Blue Plate Special: Oingo Boingo
It is difficult to limit my favorite Oingo Boingo songs down to 6 or 7 videos, but this is my attempt to share some of my favorites that, I feel, are representative of their body of work. Formed in Los Angeles in the late 70’s, I first came across the band when some of the local skater kids an my junior high bought their first album in 1981 and brought it to school. My buddy Paul soon after picked up a copy, and I was mesmerized by the mix of ska, rock, and humor in the album. Other than the songs played on the weekly Dr. Demento radio show, I had never heard a mainstream pop / rock band introduce this kind of fun and humor into their music. I was hooked.
By the time So-Lo (1984) and Dead Man’s Party (1985) were released, I was an avid fan and picked up both as soon as they were released. I remember at a youth volleyball game, I offered to play some music in the background, but a girl said “No, not you. You’re going to play Duran Duran or Oingo Boingo, so no.” I took that as a compliment.
Although they disbanded in 1995 after 8 studio albums, you’ve probably heard dozens of film scores by lead singer-turned-composer Danny Elfman. As for the band that brought him to prominence, here are a few of my favorites:
Only a Lad, from the album Only A Lad (1981)
The first and only single from the album, the song was very successful in California, and appears on the Guitar Hero Encore video game.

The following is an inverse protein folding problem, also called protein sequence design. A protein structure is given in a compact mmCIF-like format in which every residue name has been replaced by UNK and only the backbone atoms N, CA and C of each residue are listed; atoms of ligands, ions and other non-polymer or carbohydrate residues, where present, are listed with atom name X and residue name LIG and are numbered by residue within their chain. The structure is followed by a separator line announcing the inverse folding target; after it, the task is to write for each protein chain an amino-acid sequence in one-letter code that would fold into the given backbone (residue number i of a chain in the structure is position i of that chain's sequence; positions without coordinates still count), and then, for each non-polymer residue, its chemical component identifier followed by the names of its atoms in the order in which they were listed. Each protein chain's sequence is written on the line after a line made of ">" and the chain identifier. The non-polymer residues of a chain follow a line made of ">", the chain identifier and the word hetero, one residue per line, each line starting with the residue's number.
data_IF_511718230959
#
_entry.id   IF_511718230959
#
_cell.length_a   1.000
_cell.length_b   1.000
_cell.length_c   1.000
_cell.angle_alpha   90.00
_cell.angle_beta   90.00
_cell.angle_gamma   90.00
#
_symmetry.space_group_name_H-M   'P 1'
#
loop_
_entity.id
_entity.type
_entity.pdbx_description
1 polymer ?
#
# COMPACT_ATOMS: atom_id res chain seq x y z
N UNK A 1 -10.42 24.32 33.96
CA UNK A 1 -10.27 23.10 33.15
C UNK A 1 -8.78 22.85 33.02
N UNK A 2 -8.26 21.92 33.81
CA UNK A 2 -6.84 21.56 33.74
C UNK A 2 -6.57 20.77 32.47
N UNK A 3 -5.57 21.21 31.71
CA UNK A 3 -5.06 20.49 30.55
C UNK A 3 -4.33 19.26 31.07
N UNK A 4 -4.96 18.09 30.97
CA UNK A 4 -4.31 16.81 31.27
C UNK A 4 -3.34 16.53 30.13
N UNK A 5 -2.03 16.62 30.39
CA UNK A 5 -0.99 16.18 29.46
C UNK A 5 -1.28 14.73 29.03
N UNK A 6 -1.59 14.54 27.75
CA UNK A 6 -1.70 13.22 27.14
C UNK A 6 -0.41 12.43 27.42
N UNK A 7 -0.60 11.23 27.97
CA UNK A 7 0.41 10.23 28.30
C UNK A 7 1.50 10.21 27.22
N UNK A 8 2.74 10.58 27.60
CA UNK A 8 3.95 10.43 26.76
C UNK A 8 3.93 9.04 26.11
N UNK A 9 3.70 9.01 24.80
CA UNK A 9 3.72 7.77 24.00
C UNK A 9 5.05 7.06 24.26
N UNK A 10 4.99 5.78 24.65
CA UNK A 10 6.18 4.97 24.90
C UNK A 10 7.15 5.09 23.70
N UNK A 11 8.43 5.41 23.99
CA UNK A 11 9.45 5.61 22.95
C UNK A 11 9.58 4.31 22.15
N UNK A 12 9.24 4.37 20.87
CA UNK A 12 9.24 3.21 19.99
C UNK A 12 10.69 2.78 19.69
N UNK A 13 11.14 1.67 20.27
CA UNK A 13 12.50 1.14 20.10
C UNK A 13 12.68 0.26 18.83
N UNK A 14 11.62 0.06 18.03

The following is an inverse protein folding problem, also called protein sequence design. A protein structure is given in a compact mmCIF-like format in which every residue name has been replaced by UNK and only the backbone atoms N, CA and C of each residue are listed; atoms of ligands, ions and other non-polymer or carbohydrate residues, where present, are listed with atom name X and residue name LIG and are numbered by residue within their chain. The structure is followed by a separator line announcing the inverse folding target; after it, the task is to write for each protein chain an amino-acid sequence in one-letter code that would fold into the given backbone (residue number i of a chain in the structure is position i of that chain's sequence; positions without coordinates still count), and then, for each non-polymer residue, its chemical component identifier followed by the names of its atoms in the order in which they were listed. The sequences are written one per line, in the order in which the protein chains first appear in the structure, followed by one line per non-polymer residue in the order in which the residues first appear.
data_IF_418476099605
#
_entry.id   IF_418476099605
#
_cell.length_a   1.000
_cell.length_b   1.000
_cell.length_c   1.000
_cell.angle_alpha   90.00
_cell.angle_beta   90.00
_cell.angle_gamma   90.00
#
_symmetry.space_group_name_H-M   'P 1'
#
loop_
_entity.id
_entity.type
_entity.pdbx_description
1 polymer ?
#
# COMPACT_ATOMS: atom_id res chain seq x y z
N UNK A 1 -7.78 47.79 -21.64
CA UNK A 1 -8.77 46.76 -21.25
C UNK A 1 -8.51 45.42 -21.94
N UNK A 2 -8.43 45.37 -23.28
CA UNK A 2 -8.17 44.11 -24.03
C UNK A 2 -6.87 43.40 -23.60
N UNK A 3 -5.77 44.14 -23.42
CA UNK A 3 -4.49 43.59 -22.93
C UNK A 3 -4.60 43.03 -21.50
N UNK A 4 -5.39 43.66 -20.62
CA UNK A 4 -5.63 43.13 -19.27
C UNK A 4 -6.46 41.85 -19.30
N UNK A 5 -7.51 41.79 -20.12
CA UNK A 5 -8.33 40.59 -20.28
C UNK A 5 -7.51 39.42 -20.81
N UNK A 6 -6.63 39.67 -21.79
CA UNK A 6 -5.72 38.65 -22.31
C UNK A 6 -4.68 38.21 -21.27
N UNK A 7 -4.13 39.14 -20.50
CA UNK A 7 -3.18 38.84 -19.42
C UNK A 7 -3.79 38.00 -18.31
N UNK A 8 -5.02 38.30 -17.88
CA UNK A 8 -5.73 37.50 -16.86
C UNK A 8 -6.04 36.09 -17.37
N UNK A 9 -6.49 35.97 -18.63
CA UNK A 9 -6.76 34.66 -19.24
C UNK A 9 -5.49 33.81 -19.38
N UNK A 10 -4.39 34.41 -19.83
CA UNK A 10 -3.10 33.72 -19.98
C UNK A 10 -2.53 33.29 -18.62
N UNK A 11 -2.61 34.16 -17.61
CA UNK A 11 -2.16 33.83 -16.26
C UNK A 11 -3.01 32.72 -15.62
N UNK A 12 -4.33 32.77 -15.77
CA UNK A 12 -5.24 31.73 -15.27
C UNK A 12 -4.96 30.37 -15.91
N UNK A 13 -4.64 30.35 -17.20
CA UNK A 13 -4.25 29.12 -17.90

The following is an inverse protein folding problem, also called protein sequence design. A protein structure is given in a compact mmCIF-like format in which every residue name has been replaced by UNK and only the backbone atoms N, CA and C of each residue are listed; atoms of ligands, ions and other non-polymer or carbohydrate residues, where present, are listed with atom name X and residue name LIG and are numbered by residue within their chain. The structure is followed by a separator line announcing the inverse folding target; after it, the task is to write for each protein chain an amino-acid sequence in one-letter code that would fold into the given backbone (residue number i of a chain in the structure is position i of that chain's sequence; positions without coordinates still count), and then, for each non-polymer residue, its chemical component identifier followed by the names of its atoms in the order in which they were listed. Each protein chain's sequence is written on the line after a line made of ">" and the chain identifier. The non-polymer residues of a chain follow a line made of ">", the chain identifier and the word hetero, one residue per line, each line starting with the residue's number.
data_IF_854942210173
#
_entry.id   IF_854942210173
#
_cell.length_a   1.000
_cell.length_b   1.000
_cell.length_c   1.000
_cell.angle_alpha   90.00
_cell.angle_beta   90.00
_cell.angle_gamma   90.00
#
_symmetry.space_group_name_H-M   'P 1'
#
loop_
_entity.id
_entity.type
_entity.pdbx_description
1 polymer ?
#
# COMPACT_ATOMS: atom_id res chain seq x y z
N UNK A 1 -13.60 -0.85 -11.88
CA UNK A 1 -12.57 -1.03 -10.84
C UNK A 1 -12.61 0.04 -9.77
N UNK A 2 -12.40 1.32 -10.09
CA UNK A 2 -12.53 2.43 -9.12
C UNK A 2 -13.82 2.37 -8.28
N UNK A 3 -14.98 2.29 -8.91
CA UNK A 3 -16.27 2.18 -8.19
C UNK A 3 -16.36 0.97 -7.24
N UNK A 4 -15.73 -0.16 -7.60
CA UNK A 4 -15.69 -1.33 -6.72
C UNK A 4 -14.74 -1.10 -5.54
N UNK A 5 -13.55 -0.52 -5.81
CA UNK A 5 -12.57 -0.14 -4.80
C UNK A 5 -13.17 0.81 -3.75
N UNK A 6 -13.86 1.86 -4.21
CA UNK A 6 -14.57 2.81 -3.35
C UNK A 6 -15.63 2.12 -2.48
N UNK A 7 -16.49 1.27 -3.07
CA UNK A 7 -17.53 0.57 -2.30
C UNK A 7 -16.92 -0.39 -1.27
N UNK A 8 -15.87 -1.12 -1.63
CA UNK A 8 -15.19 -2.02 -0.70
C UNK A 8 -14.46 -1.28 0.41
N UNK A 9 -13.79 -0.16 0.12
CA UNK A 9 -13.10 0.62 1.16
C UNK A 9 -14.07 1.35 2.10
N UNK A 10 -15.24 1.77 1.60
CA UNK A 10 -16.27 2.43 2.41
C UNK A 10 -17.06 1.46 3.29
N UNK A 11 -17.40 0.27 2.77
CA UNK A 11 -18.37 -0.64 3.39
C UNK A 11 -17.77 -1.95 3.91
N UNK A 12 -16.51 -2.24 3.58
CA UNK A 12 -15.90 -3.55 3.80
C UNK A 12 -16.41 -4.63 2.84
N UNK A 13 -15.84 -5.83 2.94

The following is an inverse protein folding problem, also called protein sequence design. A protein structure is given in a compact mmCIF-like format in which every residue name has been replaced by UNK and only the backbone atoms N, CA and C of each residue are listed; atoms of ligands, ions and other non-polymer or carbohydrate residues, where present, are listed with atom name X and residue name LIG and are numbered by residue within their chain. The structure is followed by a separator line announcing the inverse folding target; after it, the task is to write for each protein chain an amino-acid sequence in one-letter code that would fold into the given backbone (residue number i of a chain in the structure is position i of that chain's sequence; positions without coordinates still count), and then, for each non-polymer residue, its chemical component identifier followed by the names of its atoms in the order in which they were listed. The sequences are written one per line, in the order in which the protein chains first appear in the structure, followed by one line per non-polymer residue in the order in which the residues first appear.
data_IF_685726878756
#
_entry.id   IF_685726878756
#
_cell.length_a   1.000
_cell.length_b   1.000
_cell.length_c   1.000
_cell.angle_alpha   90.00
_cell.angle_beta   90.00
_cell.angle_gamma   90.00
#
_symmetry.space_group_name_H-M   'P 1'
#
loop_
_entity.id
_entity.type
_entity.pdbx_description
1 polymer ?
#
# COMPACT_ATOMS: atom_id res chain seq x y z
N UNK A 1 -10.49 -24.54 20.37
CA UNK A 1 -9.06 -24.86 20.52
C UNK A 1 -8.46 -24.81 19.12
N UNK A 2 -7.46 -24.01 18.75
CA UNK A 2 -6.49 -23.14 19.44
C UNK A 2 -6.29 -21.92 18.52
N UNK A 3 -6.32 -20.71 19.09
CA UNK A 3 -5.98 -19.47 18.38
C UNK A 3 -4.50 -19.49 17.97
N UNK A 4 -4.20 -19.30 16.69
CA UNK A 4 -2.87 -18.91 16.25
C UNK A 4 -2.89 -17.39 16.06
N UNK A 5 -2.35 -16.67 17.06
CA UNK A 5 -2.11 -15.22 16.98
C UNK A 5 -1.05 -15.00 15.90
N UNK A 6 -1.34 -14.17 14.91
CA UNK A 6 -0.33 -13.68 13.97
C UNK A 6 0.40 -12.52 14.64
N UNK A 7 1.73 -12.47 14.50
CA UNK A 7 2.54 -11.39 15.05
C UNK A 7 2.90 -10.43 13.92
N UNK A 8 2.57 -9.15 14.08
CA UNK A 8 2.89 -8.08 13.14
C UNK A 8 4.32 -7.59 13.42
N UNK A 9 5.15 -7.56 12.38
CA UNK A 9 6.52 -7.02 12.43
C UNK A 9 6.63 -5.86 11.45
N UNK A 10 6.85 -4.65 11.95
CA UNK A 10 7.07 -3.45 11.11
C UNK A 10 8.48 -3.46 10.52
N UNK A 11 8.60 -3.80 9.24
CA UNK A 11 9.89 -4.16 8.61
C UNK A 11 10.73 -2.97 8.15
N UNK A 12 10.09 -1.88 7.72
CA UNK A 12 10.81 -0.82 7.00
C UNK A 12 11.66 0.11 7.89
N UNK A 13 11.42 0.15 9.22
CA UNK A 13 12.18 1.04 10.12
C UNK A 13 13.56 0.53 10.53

Grey Matter, from the album Nothing To Fear (1982)
Their second studio album is where I really became a fan, with Grey Matter as their second single. It definnitely increased the guitar and percussion from the first album. While the first album was more of a SoCal skater record, this album was more in line with the new wave genre.
No Spill Blood, from the album Good For Your Soul (1983)
My favorite song from this album, based on the H.G. Wells novel ‘The Island of Dr. Moreau.’ If you’re a fan of the book, there is also a fan-made video that uses scenes from the 1977 movie, which is a hoot. It’s a great example of the complex rhythms and vocals backed by horns and various sound effects to give it that unhinged jungle sound.
Stay, from the album Dead Man’s Party (1985)
Their fifth studio album was another change in musical direction, with more pop sounds and less “craziness” in style and lyrics, and their most commercially successful. This was the 4th single from the album, and became a huge hit in Brazil.
On The Outside, from the album Only A Lad (1981)
Another song from their first album, this is another great song that showcases their early style, clever lyrics, and use of the horn section to bridge the space between ska and pop.
Weird Science, from the album Dead Man’s Party (1985)
While Elfman said he later regretted writing the songs for the John Hughes film of the same name, and feels embarrased by the accompanying mucis video, the song was their most commercially successful, and is loved by many. I prefer the extended version.
Not My Slave, from the album Boi-ngo (1987)
The 3rd single from their sixth studio album, and was the last to really embody the “classic” Oingo Boingo sound before moving to a more pop / adult contemporary (in my opinion) style for their next album.